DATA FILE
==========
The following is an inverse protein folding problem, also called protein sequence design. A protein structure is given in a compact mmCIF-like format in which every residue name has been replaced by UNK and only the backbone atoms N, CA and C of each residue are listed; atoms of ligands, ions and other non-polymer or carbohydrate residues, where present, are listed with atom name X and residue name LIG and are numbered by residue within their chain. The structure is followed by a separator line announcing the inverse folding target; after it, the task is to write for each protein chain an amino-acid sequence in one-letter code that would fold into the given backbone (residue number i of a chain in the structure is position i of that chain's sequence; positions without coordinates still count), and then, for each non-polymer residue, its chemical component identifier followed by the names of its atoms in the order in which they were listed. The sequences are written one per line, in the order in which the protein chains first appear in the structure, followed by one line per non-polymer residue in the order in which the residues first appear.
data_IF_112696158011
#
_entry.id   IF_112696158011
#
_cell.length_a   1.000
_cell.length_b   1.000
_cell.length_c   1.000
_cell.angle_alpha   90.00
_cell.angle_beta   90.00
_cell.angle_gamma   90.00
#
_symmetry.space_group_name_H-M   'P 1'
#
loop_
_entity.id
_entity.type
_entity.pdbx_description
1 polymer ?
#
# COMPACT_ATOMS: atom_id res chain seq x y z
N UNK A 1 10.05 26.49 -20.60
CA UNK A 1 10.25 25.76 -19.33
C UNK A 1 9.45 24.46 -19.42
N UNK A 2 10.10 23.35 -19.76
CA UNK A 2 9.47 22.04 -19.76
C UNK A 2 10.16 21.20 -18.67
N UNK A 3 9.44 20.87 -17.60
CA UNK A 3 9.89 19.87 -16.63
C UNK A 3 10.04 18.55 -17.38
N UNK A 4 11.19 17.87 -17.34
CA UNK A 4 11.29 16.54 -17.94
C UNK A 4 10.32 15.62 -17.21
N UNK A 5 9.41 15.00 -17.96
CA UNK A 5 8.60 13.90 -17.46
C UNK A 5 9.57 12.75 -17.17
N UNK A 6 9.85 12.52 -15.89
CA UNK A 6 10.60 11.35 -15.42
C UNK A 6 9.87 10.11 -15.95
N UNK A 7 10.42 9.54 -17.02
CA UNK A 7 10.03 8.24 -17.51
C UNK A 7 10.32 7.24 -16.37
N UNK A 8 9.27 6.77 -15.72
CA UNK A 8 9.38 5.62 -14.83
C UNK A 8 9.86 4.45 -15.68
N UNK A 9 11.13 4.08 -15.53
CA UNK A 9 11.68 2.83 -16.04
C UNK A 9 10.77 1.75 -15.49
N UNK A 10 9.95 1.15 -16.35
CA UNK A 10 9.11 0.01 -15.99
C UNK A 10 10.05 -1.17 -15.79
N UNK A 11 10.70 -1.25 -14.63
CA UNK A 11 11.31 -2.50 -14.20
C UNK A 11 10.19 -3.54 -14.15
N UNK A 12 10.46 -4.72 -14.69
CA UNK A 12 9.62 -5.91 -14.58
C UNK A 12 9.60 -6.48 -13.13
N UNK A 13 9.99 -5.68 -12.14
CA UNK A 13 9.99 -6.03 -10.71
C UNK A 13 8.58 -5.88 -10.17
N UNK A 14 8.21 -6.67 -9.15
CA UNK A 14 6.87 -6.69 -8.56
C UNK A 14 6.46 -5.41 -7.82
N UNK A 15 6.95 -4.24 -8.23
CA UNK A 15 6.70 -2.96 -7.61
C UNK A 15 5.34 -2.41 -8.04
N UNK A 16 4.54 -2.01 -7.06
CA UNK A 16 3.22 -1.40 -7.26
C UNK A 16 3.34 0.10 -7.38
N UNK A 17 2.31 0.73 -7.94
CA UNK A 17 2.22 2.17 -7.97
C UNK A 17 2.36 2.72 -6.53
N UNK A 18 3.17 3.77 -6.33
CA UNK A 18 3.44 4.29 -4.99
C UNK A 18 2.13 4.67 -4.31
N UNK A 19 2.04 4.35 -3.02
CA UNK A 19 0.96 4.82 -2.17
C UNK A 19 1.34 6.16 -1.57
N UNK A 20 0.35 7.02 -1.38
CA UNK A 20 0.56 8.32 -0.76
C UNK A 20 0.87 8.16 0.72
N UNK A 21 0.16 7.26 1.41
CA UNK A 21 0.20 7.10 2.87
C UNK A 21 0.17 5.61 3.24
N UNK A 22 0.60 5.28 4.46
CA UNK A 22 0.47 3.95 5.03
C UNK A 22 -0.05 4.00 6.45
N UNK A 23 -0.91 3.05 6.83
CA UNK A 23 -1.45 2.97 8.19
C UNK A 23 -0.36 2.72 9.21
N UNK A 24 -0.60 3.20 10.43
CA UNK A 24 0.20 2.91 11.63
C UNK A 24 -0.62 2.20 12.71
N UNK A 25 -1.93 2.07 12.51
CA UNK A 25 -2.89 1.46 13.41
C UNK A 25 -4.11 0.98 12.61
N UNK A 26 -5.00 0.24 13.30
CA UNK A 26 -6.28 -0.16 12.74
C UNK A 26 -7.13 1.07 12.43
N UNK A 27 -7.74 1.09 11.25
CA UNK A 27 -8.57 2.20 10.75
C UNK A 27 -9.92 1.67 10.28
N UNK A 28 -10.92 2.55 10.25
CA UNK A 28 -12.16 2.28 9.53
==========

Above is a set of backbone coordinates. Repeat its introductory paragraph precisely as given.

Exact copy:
The following is an inverse protein folding problem, also called protein sequence design. A protein structure is given in a compact mmCIF-like format in which every residue name has been replaced by UNK and only the backbone atoms N, CA and C of each residue are listed; atoms of ligands, ions and other non-polymer or carbohydrate residues, where present, are listed with atom name X and residue name LIG and are numbered by residue within their chain. The structure is followed by a separator line announcing the inverse folding target; after it, the task is to write for each protein chain an amino-acid sequence in one-letter code that would fold into the given backbone (residue number i of a chain in the structure is position i of that chain's sequence; positions without coordinates still count), and then, for each non-polymer residue, its chemical component identifier followed by the names of its atoms in the order in which they were listed. The sequences are written one per line, in the order in which the protein chains first appear in the structure, followed by one line per non-polymer residue in the order in which the residues first appear.